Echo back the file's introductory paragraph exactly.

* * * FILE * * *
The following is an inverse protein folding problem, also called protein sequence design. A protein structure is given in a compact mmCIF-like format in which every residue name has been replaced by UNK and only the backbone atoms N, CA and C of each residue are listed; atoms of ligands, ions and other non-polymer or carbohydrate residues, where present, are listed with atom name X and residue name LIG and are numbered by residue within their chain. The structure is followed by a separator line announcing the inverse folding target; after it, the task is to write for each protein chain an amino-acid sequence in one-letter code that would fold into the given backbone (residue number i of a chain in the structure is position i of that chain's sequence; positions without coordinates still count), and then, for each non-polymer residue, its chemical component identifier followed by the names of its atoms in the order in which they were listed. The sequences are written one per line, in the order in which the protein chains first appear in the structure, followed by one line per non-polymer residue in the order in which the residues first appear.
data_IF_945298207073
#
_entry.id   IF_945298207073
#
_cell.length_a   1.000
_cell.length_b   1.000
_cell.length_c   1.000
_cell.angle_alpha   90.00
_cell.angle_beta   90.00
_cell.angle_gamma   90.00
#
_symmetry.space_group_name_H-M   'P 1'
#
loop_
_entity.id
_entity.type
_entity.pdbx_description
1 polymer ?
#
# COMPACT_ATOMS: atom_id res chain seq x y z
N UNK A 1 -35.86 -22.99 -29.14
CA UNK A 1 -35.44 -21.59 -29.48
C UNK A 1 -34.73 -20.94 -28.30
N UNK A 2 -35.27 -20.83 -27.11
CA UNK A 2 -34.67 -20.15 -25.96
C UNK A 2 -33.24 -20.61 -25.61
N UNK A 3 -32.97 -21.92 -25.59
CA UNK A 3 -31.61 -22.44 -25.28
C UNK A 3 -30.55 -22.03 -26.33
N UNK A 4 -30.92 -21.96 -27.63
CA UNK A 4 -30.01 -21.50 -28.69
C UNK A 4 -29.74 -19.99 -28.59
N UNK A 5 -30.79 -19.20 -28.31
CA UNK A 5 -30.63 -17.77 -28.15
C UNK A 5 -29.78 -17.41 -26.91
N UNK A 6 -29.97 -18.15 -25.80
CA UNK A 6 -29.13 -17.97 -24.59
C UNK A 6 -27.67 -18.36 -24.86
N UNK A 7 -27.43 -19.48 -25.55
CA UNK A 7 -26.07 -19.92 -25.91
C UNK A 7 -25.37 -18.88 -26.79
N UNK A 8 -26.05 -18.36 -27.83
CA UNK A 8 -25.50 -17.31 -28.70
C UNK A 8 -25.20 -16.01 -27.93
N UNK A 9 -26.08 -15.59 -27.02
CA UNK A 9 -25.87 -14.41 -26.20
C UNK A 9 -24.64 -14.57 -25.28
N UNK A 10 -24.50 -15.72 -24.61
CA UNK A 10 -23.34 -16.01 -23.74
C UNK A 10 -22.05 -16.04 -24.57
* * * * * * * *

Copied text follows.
The following is an inverse protein folding problem, also called protein sequence design. A protein structure is given in a compact mmCIF-like format in which every residue name has been replaced by UNK and only the backbone atoms N, CA and C of each residue are listed; atoms of ligands, ions and other non-polymer or carbohydrate residues, where present, are listed with atom name X and residue name LIG and are numbered by residue within their chain. The structure is followed by a separator line announcing the inverse folding target; after it, the task is to write for each protein chain an amino-acid sequence in one-letter code that would fold into the given backbone (residue number i of a chain in the structure is position i of that chain's sequence; positions without coordinates still count), and then, for each non-polymer residue, its chemical component identifier followed by the names of its atoms in the order in which they were listed. The sequences are written one per line, in the order in which the protein chains first appear in the structure, followed by one line per non-polymer residue in the order in which the residues first appear.